Font vs Typeface
When one thinks of the words font and typeface, it’s easy to assume that both of these terms are interchangeable. After all, they both sound similar enough. Font and type are just different ways of referring to letters and characters, right?
While there may be some debate on what exactly distinguishes a font from a typeface, it’s unanimous that they are in fact two separate ideas.
Here’s a brief explanation:
“the physical embodiment of a collection of letters, numbers, symbols, etc. (whether it’s a case of metal pieces or a computer file) is a font. When referring to the design of the collection (the way it looks) you call it a typeface.”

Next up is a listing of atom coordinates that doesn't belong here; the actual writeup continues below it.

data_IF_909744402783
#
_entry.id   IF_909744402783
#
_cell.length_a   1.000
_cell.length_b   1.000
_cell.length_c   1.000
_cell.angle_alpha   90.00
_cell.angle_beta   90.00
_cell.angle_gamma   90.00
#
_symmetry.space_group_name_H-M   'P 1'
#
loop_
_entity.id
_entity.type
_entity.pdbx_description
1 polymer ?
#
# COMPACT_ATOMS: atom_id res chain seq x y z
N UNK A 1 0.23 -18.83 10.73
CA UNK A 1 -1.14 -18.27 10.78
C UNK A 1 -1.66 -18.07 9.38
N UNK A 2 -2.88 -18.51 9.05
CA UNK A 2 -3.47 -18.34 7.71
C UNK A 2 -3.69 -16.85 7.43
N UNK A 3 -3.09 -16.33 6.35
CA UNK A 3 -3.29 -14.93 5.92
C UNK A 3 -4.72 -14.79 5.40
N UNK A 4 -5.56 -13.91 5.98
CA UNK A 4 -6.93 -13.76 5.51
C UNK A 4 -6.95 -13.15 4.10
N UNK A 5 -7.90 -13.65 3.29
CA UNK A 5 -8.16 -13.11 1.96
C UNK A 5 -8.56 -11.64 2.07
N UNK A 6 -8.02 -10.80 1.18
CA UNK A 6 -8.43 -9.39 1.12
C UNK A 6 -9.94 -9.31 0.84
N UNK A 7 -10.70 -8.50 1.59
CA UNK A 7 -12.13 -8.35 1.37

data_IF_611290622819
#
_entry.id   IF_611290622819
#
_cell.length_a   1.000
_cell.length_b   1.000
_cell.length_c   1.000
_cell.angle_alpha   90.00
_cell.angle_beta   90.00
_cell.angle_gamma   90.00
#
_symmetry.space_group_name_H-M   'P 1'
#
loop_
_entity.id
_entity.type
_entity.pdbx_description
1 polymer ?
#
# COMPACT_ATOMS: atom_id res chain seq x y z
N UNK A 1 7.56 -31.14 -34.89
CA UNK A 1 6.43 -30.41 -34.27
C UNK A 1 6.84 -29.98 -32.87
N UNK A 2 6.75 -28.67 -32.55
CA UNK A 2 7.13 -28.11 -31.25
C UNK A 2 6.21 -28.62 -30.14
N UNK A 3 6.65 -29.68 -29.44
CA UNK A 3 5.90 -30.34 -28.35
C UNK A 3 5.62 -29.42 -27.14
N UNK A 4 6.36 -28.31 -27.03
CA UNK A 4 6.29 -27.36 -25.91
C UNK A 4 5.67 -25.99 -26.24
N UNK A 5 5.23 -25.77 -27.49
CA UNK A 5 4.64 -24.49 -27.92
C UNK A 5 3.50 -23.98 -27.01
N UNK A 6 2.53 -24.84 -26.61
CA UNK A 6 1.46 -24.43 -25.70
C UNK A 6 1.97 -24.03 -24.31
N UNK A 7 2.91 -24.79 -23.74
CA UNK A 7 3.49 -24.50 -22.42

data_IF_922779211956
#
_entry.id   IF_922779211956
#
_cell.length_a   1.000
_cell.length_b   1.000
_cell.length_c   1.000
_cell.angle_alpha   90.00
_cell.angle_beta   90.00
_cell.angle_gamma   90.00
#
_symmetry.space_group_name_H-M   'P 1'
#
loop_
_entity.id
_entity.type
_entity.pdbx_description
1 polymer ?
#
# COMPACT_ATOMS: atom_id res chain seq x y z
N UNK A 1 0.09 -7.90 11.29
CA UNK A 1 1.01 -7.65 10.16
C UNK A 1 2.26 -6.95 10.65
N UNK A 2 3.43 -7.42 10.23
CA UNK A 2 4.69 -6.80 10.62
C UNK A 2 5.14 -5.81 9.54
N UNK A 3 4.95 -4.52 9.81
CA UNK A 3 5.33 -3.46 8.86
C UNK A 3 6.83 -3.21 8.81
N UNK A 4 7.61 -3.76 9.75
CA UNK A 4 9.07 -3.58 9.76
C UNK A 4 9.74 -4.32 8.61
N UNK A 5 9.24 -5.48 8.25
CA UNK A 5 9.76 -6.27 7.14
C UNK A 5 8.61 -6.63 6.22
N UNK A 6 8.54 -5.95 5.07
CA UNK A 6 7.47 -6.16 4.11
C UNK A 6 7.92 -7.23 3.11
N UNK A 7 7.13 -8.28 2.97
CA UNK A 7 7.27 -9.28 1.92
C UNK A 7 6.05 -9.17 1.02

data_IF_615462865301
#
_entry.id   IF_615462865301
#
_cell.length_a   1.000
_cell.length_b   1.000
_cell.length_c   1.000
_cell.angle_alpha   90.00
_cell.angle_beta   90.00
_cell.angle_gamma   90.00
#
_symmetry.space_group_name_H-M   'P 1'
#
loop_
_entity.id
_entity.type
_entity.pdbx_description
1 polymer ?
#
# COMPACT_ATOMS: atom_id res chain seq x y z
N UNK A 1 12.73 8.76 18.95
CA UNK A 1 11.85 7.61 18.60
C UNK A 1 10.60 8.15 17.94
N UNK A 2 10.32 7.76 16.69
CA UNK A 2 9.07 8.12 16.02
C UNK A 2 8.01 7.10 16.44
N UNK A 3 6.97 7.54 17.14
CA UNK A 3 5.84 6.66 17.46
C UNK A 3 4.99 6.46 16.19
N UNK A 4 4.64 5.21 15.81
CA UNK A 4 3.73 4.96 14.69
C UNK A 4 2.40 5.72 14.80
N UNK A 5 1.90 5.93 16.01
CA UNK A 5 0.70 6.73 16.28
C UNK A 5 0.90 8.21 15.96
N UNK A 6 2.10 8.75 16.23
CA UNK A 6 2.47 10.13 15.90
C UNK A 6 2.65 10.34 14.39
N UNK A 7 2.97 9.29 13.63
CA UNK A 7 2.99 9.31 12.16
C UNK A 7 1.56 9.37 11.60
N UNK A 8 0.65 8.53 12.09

So what does that mean? Let’s use the analogy of an MP3 file vs a song:
“When you talk about how much you like a tune, you don’t say: “That’s a great MP3”. You say: “That’s a great song”. The MP3 is the delivery mechanism, not the creative work; just as in type a font is the delivery mechanism and a typeface is the creative work.”
Essentially, a typeface is the design, while the font is the collection of letters. A font can be a part of a typeface, whereas the opposite cannot be said. The typeface is the IDEA, whereas the font is the representation or display of that idea.